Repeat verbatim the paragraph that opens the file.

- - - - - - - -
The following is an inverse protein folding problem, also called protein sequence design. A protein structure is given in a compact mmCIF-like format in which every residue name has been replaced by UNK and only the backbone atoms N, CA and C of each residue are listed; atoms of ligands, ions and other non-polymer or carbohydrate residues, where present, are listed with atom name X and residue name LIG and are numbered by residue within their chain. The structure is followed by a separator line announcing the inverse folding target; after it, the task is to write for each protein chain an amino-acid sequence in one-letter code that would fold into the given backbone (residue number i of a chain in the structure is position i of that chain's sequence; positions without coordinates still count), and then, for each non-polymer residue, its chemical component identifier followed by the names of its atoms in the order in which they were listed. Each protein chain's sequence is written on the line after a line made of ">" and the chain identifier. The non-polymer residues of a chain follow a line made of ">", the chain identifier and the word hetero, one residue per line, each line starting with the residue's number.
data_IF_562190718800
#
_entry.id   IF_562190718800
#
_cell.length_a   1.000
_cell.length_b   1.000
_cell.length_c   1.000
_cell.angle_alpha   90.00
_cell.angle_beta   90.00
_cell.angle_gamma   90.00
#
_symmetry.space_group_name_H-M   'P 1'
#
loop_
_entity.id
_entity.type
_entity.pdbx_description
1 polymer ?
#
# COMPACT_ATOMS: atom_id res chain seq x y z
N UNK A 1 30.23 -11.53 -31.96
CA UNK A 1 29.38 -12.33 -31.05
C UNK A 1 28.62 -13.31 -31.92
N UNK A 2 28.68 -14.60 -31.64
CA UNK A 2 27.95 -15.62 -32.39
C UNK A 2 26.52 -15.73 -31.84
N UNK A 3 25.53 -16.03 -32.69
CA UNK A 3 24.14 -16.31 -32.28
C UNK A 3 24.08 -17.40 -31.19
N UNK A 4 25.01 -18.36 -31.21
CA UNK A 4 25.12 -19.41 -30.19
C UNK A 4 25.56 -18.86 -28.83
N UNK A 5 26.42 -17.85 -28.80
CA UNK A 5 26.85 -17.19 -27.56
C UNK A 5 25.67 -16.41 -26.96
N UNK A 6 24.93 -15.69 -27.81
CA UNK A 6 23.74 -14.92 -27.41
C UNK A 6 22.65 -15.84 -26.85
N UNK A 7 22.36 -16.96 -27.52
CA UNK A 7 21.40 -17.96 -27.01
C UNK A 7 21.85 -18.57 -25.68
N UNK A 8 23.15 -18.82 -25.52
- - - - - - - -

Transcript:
The following is an inverse protein folding problem, also called protein sequence design. A protein structure is given in a compact mmCIF-like format in which every residue name has been replaced by UNK and only the backbone atoms N, CA and C of each residue are listed; atoms of ligands, ions and other non-polymer or carbohydrate residues, where present, are listed with atom name X and residue name LIG and are numbered by residue within their chain. The structure is followed by a separator line announcing the inverse folding target; after it, the task is to write for each protein chain an amino-acid sequence in one-letter code that would fold into the given backbone (residue number i of a chain in the structure is position i of that chain's sequence; positions without coordinates still count), and then, for each non-polymer residue, its chemical component identifier followed by the names of its atoms in the order in which they were listed. Each protein chain's sequence is written on the line after a line made of ">" and the chain identifier. The non-polymer residues of a chain follow a line made of ">", the chain identifier and the word hetero, one residue per line, each line starting with the residue's number.